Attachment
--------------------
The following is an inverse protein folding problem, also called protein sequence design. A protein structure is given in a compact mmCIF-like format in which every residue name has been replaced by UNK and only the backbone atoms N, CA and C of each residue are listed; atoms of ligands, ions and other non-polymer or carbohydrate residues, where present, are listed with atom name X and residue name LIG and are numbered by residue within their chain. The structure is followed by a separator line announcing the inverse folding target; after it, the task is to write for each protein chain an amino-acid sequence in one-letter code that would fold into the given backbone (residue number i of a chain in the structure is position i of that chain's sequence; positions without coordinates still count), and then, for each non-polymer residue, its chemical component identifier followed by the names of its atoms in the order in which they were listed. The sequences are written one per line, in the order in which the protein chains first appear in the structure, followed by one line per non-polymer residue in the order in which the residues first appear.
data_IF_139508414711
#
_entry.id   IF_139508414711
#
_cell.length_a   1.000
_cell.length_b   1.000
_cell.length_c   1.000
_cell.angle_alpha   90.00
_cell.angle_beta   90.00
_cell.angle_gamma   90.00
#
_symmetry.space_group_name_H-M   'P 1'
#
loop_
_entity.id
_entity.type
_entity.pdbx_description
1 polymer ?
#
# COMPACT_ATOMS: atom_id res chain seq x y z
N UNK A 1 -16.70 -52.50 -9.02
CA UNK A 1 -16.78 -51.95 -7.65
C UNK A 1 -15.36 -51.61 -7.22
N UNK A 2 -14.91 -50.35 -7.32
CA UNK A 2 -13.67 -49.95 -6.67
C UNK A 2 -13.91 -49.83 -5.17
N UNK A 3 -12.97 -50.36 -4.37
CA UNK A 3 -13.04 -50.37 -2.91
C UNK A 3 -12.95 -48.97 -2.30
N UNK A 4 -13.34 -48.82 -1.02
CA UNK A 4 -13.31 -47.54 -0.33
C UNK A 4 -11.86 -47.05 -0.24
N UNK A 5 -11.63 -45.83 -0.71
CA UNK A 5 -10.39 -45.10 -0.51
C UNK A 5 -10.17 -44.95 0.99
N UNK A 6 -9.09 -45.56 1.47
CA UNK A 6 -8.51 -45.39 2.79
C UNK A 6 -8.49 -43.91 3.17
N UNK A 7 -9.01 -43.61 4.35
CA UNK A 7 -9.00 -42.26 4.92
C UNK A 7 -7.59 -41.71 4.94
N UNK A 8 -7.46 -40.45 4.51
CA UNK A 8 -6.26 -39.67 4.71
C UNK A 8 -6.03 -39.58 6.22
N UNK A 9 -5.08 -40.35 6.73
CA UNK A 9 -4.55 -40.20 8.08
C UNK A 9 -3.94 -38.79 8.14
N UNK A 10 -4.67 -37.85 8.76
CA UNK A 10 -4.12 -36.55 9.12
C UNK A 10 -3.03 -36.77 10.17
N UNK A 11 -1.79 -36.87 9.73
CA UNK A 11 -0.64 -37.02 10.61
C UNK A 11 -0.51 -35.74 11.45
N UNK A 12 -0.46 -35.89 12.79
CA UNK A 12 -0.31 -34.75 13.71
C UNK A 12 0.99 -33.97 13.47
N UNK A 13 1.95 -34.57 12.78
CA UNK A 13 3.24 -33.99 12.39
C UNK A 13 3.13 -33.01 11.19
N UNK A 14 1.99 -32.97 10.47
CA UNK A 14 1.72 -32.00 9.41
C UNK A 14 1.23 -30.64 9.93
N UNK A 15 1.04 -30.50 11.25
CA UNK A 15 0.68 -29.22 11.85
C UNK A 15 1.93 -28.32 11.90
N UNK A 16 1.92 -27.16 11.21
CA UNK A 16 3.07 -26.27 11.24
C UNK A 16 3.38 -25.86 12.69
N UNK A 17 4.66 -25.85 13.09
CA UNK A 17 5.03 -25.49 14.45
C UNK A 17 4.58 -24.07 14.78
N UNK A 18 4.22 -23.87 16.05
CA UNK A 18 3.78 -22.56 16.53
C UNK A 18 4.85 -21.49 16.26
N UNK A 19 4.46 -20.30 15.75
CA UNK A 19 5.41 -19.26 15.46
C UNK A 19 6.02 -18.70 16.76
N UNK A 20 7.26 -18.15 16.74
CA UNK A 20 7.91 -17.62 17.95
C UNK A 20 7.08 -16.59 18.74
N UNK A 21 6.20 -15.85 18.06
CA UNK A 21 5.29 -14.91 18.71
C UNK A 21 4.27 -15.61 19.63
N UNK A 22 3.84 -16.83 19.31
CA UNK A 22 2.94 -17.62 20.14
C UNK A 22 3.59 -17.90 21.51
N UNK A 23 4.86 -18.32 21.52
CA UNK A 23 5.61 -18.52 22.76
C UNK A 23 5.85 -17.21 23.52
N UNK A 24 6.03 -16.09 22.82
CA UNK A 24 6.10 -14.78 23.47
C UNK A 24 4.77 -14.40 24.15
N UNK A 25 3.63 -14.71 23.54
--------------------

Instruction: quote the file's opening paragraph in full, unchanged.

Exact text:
The following is an inverse protein folding problem, also called protein sequence design. A protein structure is given in a compact mmCIF-like format in which every residue name has been replaced by UNK and only the backbone atoms N, CA and C of each residue are listed; atoms of ligands, ions and other non-polymer or carbohydrate residues, where present, are listed with atom name X and residue name LIG and are numbered by residue within their chain. The structure is followed by a separator line announcing the inverse folding target; after it, the task is to write for each protein chain an amino-acid sequence in one-letter code that would fold into the given backbone (residue number i of a chain in the structure is position i of that chain's sequence; positions without coordinates still count), and then, for each non-polymer residue, its chemical component identifier followed by the names of its atoms in the order in which they were listed. The sequences are written one per line, in the order in which the protein chains first appear in the structure, followed by one line per non-polymer residue in the order in which the residues first appear.